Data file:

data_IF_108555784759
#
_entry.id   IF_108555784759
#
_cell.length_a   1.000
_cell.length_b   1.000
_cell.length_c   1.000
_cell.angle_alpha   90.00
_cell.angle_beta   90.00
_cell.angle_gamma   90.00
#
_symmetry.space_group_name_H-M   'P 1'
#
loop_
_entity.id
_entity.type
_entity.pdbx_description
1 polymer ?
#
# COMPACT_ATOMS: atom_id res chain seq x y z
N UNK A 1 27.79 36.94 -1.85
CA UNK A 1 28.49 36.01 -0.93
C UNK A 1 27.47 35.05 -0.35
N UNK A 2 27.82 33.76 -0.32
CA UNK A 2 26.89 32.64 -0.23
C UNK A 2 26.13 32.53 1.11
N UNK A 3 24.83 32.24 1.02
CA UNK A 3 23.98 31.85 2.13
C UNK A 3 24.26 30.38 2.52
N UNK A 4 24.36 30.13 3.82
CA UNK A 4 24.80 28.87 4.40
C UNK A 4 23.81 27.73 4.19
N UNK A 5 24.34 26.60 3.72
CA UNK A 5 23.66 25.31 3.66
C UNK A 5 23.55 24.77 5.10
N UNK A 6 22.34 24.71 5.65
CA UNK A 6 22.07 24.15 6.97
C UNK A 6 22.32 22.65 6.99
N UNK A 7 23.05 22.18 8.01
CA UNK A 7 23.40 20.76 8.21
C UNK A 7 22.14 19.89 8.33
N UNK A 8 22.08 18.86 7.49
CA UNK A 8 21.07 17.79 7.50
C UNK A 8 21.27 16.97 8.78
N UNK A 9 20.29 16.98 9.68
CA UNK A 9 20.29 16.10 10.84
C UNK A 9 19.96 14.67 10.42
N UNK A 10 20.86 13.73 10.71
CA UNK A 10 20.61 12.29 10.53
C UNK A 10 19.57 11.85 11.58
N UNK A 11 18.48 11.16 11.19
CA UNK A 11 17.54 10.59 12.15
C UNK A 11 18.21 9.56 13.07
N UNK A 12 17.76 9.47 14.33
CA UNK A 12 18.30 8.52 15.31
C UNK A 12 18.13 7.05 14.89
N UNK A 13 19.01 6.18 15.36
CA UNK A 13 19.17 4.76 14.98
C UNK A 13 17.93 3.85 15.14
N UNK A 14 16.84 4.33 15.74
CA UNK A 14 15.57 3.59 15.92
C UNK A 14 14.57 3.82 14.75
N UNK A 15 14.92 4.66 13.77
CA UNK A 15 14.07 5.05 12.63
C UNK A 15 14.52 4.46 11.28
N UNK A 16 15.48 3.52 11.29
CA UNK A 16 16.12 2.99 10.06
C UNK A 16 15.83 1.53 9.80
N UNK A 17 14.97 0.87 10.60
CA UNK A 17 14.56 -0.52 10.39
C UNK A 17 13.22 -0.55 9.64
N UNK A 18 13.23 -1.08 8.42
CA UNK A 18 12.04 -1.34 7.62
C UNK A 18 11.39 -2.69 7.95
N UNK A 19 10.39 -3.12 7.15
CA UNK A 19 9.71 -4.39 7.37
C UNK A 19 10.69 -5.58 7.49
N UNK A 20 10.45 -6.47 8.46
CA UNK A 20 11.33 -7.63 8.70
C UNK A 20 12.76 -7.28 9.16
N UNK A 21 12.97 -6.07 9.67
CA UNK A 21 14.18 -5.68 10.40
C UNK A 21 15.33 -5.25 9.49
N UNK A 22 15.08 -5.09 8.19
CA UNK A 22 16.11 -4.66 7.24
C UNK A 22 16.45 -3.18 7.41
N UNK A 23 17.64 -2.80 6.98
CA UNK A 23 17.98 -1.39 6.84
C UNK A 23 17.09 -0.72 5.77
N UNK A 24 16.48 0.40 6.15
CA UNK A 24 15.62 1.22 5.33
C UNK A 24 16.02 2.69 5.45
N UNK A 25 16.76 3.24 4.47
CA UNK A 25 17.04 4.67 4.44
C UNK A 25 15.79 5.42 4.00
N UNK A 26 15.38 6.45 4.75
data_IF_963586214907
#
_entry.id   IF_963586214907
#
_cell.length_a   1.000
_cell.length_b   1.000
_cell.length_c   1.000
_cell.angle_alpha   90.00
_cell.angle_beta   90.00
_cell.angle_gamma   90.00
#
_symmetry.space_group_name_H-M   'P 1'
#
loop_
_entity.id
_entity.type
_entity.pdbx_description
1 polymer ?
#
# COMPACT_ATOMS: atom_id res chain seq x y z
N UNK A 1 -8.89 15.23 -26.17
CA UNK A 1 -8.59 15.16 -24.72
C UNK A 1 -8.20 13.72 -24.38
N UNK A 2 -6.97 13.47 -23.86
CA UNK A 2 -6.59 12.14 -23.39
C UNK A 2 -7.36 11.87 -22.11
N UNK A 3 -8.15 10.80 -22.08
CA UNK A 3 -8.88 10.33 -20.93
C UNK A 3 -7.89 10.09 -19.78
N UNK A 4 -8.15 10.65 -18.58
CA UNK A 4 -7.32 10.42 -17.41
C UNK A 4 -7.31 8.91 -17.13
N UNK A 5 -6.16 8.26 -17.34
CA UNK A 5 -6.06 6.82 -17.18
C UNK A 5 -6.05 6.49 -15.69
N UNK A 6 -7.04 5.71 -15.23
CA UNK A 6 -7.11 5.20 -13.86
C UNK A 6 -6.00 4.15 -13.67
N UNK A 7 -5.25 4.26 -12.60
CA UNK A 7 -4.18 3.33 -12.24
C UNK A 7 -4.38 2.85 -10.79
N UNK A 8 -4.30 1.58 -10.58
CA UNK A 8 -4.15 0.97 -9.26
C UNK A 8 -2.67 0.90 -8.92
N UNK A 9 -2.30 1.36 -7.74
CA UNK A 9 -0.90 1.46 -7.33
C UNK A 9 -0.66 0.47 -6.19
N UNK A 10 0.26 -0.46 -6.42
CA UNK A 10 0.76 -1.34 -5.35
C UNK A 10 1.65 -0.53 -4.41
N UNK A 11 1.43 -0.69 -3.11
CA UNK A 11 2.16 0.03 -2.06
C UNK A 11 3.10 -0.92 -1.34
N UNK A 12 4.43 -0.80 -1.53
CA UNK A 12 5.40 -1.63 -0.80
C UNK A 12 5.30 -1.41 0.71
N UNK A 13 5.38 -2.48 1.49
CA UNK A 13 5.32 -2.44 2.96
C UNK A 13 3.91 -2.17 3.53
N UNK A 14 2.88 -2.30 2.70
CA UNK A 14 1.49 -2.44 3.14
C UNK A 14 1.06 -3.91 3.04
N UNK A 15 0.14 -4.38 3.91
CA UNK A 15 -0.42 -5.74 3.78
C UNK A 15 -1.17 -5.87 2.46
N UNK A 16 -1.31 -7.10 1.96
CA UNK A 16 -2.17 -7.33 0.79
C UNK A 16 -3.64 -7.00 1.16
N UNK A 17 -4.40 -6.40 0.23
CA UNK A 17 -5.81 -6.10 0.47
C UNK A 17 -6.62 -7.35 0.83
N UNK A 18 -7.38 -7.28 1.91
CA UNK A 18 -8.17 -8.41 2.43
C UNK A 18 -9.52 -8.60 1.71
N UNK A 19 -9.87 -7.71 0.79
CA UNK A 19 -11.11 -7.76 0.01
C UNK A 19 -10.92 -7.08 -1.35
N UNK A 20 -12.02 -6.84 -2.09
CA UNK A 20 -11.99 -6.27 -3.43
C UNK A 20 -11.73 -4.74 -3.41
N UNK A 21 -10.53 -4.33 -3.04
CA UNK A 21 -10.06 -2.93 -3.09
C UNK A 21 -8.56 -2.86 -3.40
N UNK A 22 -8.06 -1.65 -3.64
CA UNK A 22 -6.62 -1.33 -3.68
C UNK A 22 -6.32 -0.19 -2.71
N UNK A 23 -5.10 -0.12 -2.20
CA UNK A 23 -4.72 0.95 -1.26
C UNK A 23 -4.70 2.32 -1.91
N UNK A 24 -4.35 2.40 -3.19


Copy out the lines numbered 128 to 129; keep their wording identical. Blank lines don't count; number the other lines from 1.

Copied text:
C UNK A 4 -7.31 8.91 -17.13
N UNK A 5 -6.16 8.26 -17.34